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Special Delivery

Looks like NASA may be taking commercial resupply of ISS seriously:

With the shuttle fleet currently grounded, the ISS is completely reliant on Russian supply ships launching on time. Later in 2005, the European Space Agency will make the first test flight of its Automated Transfer Vehicle, a cargo ship designed to supplement the Russian Progress ship. The Japanese space agency, NASDA, is also working on another uncrewed supply ship, the H-2 Transfer Vehicle, scheduled for a 2007 launch.

If NASA is looking for commercial resupply alternatives, one might conclude that they don’t see the French EUropean and Japanese programs as adequate to the program’s needs.

But NASA is looking for more alternatives to supply the station. “We’re looking for innovative solutions,” said Bill Readdy, NASA’s associate administrator for space operations. The agency will issue a call for proposals in summer 2005.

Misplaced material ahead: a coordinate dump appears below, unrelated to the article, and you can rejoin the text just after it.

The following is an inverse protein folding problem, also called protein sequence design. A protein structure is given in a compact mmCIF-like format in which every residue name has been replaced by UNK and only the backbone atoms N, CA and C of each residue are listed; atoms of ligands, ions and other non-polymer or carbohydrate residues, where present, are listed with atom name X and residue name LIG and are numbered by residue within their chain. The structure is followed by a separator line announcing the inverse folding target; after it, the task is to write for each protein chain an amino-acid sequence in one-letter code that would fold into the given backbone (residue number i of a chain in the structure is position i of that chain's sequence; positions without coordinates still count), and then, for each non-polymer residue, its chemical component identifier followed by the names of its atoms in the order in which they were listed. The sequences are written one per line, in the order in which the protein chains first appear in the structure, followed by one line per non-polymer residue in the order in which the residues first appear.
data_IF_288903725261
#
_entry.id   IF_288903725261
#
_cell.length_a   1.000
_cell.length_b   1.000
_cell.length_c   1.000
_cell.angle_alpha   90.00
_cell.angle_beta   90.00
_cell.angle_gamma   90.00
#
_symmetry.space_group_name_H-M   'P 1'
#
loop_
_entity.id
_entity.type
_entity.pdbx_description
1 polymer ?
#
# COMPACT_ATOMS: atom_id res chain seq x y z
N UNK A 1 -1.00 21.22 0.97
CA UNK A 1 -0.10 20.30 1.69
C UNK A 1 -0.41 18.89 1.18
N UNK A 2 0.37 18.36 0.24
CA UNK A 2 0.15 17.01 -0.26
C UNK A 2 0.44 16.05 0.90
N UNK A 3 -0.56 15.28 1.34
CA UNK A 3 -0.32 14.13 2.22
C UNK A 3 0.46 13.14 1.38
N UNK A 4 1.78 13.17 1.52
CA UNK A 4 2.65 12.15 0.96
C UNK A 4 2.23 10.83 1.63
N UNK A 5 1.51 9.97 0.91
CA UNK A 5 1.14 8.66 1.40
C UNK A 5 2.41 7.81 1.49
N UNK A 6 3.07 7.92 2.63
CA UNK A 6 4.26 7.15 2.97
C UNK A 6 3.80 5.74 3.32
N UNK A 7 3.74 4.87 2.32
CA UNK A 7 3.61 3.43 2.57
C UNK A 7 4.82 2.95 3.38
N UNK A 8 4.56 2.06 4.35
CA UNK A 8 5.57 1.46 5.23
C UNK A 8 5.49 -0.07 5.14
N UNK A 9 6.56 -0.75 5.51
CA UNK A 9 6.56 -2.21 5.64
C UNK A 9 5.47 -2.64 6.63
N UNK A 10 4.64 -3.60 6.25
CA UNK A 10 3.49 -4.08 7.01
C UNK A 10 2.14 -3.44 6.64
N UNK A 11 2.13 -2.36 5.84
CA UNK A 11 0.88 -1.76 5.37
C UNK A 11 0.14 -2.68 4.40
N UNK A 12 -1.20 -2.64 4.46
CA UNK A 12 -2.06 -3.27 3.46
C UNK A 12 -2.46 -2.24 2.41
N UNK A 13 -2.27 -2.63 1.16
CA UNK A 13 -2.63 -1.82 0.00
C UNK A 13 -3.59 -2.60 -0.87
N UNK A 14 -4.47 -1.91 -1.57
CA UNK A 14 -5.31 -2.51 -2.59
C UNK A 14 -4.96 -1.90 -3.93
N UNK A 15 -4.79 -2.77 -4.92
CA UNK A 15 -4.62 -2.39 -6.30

One might also conclude that the agency sees the French EUropean and Japanese solutions as something less than innovative. Interesting.

In the 1990s, NASA tried without success to recruit new ideas for commercial transportation. “Now it appears there may be a couple of real contenders,” Readdy told reporters.

Yes, now that a space market independent of NASA is emerging, and now that the agency seems a bit more willing to take commercial alternatives seriously. The proof will be in how NASA actually treats those companies responding to its overtures.

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